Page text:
Hi, Welcome!

The community is a safe space for people living with and connected to arthritis to ask questions and share experiences. Get started by registering here and posting your first comment or question!

Sign In with a Versus Arthritis account

However your life is impacted by arthritis we want to understand more about you so that we can make sure we continue to develop our information, support and services such as the online community.


If you've not already, please take 5 -10 minutes to fill in our survey. All information you provide will remain anonymous and be treated in the strictest confidence. TAKE OUR SURVEY

Acceptance?

keith1971keith1971 Posts: 302
edited 27. Jan 2020, 05:52 in Living with Arthritis archive
Hi Lynn,

I've only had this disease for a year but I think I've already reached the acceptance stage, all the other stages just waste too much precious energy & are too negative to get bogged down in - I believe that a positive fighter outlook is an essential part of battling the disease. It's all too easy to get dragged down by the other stages & that helps no-one. We have one life to live.

x
315yexv.jpg
«13456714

Comments

  • barbara12barbara12 Posts: 20,655
    edited 30. Nov -1, 00:00
    Hi Lynn and keith
    I have not got that far yet....I so wish I could except it...but I do battle with arhtur everyday.....and guess who wins... :roll: not me......I might try the shoe thing and see how it goes..
    Love
    barbara x
    Love
    Barbara
  • jayneysjayneys Posts: 122
    edited 30. Nov -1, 00:00
    No No NO Have not reached Acceptance,wish i could would make life so much easyer for me and my family.People ask WHATS BEEN UP WITH YOU and you feel like saying something else ,because when you say arthritis they give u that look or worse say thats not to bad keep warm.I think acceptance is good and you can start liveing again.Asyou might have guessed not been diagnosed that long ,have got to the stage ware iv looked at the shoes but that as far as iv got ,mybe next week . all the best Jayne xxx
  • keith1971keith1971 Posts: 302
    edited 30. Nov -1, 00:00
    Lynn, everyone has their bad days for sure but I'm a married man with a beautiful little boy, my life is much much more than just having arthritis. Believe me I spent a good week or so crying & worrying about the future but as soon as I just accepted it, I already started feeling better.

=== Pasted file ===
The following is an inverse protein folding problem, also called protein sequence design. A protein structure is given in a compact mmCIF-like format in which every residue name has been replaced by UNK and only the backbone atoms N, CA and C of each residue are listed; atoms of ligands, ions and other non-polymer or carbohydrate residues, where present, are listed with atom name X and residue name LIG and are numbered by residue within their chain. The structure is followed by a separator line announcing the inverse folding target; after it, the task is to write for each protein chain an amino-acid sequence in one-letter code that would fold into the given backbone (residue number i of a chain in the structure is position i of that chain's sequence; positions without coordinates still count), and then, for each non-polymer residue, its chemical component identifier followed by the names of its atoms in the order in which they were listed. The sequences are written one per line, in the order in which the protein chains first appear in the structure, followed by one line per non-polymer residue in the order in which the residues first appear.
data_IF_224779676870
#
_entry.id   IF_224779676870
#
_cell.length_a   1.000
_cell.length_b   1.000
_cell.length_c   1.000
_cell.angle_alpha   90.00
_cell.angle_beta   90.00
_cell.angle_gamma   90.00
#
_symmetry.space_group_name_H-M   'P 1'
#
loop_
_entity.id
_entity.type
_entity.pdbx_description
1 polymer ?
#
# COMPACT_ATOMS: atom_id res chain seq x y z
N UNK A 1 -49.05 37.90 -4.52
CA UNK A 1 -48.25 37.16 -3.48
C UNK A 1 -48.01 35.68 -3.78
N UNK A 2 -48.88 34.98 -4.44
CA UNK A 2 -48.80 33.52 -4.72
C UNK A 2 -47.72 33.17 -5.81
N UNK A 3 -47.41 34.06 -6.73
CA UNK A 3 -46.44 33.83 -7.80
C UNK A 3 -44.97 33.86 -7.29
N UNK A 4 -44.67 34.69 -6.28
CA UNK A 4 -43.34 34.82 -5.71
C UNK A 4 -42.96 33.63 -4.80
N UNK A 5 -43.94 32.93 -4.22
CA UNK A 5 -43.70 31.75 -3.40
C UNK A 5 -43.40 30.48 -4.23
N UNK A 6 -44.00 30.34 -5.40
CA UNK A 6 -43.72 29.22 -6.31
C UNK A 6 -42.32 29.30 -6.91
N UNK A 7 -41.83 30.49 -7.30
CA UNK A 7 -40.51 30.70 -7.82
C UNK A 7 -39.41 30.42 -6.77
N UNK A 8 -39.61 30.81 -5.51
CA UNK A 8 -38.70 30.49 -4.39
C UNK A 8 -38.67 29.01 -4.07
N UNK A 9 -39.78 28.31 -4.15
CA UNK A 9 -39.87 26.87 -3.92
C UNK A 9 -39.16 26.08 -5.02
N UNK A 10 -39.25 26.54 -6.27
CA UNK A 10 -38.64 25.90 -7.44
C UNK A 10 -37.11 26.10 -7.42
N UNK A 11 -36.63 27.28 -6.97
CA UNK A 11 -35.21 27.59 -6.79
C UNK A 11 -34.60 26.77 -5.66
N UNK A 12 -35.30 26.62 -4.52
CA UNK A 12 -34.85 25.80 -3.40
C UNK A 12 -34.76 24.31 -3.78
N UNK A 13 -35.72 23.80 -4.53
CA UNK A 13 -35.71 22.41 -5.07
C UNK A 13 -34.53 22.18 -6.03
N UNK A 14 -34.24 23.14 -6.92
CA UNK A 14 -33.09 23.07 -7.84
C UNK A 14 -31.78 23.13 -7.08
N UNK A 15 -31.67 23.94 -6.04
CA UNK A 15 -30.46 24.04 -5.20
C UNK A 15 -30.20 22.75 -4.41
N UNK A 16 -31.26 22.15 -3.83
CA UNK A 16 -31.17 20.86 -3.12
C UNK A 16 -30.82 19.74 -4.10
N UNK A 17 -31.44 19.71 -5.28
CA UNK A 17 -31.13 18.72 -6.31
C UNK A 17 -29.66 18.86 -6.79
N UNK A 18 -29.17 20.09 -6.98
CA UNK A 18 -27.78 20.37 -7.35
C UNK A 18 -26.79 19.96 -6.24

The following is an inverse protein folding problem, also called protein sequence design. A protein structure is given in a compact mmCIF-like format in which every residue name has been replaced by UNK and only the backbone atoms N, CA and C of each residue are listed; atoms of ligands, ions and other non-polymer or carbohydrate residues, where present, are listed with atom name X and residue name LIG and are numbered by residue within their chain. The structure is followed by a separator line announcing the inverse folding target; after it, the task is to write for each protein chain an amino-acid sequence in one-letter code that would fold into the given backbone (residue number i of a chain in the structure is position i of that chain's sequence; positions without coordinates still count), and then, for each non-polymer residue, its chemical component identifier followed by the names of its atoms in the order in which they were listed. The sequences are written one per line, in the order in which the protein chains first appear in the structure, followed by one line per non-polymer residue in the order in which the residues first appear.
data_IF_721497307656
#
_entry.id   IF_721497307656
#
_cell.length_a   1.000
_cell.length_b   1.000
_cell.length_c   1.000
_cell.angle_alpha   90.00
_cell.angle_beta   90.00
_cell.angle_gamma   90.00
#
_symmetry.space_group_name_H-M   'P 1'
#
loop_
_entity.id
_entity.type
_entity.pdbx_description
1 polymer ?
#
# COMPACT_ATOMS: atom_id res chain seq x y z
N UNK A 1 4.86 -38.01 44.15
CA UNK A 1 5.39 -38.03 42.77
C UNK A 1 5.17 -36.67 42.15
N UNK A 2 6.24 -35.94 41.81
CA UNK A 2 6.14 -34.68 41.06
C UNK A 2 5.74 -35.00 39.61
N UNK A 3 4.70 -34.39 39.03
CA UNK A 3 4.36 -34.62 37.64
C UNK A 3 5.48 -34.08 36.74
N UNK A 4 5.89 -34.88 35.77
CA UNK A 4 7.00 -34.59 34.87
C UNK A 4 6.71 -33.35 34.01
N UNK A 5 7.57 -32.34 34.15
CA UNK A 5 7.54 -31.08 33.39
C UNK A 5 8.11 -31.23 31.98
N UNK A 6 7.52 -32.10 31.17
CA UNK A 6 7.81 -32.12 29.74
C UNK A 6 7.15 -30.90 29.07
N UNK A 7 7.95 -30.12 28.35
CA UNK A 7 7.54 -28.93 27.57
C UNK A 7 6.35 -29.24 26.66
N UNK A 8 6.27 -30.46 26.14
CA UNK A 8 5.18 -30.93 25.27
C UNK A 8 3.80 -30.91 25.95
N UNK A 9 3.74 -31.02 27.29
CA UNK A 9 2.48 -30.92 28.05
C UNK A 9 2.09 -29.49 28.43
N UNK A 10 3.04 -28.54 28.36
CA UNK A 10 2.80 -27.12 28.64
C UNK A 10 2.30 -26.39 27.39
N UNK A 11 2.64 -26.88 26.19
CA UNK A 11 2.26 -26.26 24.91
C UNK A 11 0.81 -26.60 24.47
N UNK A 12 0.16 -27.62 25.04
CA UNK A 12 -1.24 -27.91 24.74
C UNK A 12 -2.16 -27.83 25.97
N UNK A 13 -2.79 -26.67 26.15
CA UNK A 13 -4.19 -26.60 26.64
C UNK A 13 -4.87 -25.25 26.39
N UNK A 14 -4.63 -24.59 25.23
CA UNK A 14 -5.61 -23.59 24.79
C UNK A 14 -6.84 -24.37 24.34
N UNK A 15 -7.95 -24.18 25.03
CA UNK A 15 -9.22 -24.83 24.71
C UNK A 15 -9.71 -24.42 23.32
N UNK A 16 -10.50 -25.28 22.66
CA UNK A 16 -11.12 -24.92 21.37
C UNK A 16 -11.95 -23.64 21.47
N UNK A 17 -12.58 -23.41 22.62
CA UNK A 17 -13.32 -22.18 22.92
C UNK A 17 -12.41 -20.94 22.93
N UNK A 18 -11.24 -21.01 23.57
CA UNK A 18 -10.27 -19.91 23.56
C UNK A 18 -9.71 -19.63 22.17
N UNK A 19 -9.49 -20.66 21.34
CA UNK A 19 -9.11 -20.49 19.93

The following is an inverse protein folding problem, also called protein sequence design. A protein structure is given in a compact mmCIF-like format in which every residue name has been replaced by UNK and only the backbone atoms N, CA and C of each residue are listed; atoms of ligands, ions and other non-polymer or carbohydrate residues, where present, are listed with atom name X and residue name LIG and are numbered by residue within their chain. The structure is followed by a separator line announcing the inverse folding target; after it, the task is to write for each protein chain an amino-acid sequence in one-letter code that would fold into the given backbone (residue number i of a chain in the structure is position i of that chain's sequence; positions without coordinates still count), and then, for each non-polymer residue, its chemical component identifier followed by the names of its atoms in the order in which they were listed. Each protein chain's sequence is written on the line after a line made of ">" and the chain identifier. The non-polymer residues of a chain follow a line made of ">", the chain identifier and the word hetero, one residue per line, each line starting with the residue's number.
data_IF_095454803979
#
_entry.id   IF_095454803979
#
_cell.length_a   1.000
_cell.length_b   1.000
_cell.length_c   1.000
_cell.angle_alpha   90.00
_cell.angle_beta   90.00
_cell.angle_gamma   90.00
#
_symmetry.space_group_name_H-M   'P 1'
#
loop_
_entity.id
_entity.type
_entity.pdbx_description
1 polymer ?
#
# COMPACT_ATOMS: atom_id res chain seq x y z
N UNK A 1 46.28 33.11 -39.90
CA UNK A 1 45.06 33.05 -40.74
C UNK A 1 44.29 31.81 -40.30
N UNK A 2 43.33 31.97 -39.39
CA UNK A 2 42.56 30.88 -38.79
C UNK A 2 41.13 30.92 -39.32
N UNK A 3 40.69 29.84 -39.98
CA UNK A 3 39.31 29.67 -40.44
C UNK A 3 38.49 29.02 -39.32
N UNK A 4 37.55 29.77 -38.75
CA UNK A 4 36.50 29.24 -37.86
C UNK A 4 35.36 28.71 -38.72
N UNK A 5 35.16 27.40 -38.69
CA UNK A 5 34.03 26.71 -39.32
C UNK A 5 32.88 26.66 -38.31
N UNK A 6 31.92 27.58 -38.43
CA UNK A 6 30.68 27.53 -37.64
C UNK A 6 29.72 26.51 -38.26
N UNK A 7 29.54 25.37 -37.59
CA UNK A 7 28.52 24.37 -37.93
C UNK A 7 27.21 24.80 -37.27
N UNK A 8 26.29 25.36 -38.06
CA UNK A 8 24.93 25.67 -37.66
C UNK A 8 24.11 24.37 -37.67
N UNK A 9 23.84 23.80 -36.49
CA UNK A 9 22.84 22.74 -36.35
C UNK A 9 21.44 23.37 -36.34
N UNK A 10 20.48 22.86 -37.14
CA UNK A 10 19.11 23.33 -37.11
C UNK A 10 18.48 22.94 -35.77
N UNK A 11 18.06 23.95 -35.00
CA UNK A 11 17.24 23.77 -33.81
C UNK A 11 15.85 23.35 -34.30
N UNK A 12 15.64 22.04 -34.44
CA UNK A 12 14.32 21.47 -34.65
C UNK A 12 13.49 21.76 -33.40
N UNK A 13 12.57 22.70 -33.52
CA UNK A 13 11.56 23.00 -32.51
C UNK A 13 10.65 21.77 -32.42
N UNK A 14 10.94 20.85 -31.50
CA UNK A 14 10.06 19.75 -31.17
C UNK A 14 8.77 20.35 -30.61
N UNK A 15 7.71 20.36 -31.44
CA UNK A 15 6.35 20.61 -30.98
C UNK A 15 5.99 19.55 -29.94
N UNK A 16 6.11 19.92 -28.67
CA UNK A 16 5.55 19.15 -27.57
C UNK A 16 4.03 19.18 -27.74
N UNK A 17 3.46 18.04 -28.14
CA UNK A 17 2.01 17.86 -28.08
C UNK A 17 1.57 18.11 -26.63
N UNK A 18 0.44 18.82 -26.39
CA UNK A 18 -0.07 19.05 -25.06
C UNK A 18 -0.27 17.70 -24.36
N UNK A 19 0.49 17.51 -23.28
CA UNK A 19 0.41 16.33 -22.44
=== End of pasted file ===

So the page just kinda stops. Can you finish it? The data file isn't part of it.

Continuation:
Now I'm committed to staying as fit & as healthy as possible through the right medication, diet & positive thinking. My body may have other ideas about all of this but I'm extremely determined to not be defined by an illness.

    x
    315yexv.jpg
  • chris7chris7 Posts: 2,890
    edited 30. Nov -1, 00:00
    Oh Lynnie :sad:

    I am still battling my shoe moment with a passion. Gave the walking boots away to my niece years ago, but I can't bear to part with some of my hardly worn shoes and lovely boots just yet, even though it is doubtful I can ever wear them again! So I guess I am not there yet! :???

    Went to a wedding last year and was determined to wear the heels for a couple of hours though I gritted my teeth with the inevitable payback. I did look a sight at the service station in me posh frock and trainers on the way there though. :lol

    Frustrating that such things often inconsequential to others can stir such emotions but those looking in here will all have a tale to tell and will understand a little how you feel. One of my saddest days was when my youngest niece offered to let me ride her new bike and it suddenly hit me like a brick that I had no chance of getting on it!

    Guess for me and some others here, the limitations and acceptances sneak up so slowly we have more time to get used to them but for others
    it hits so hard and fast it's especially cruel and hard to deal with.

    I will be interested to see how others feel on this. You hang in there love and know that someone will enjoy your lovely shoes.
    Gentle hugs ((( )))
    Chris
  • tillytoptillytop Posts: 3,460
    edited 30. Nov -1, 00:00